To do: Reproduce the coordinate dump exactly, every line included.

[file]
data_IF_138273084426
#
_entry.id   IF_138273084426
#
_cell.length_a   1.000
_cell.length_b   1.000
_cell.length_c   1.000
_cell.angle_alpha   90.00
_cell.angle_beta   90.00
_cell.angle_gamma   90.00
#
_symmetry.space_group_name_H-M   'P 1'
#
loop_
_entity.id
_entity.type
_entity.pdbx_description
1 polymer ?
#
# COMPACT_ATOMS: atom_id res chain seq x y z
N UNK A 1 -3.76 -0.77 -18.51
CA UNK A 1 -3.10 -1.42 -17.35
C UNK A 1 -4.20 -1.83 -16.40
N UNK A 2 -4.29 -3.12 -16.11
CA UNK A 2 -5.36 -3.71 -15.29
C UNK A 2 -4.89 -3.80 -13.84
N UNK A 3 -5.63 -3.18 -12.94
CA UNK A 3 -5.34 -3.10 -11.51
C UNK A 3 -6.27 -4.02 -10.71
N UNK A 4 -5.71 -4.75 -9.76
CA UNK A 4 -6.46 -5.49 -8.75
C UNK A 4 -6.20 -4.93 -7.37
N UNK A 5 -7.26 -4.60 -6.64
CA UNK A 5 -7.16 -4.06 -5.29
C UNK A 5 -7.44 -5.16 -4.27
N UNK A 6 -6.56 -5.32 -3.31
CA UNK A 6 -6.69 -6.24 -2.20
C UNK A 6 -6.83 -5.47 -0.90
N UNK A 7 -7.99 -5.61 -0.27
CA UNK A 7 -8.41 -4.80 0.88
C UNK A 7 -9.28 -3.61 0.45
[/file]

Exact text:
data_IF_138273084426
#
_entry.id   IF_138273084426
#
_cell.length_a   1.000
_cell.length_b   1.000
_cell.length_c   1.000
_cell.angle_alpha   90.00
_cell.angle_beta   90.00
_cell.angle_gamma   90.00
#
_symmetry.space_group_name_H-M   'P 1'
#
loop_
_entity.id
_entity.type
_entity.pdbx_description
1 polymer ?
#
# COMPACT_ATOMS: atom_id res chain seq x y z
N UNK A 1 -3.76 -0.77 -18.51
CA UNK A 1 -3.10 -1.42 -17.35
C UNK A 1 -4.20 -1.83 -16.40
N UNK A 2 -4.29 -3.12 -16.11
CA UNK A 2 -5.36 -3.71 -15.29
C UNK A 2 -4.89 -3.80 -13.84
N UNK A 3 -5.63 -3.18 -12.94
CA UNK A 3 -5.34 -3.10 -11.51
C UNK A 3 -6.27 -4.02 -10.71
N UNK A 4 -5.71 -4.75 -9.76
CA UNK A 4 -6.46 -5.49 -8.75
C UNK A 4 -6.20 -4.93 -7.37
N UNK A 5 -7.26 -4.60 -6.64
CA UNK A 5 -7.16 -4.06 -5.29
C UNK A 5 -7.44 -5.16 -4.27
N UNK A 6 -6.56 -5.32 -3.31
CA UNK A 6 -6.69 -6.24 -2.20
C UNK A 6 -6.83 -5.47 -0.90
N UNK A 7 -7.99 -5.61 -0.27
CA UNK A 7 -8.41 -4.80 0.88
C UNK A 7 -9.28 -3.61 0.45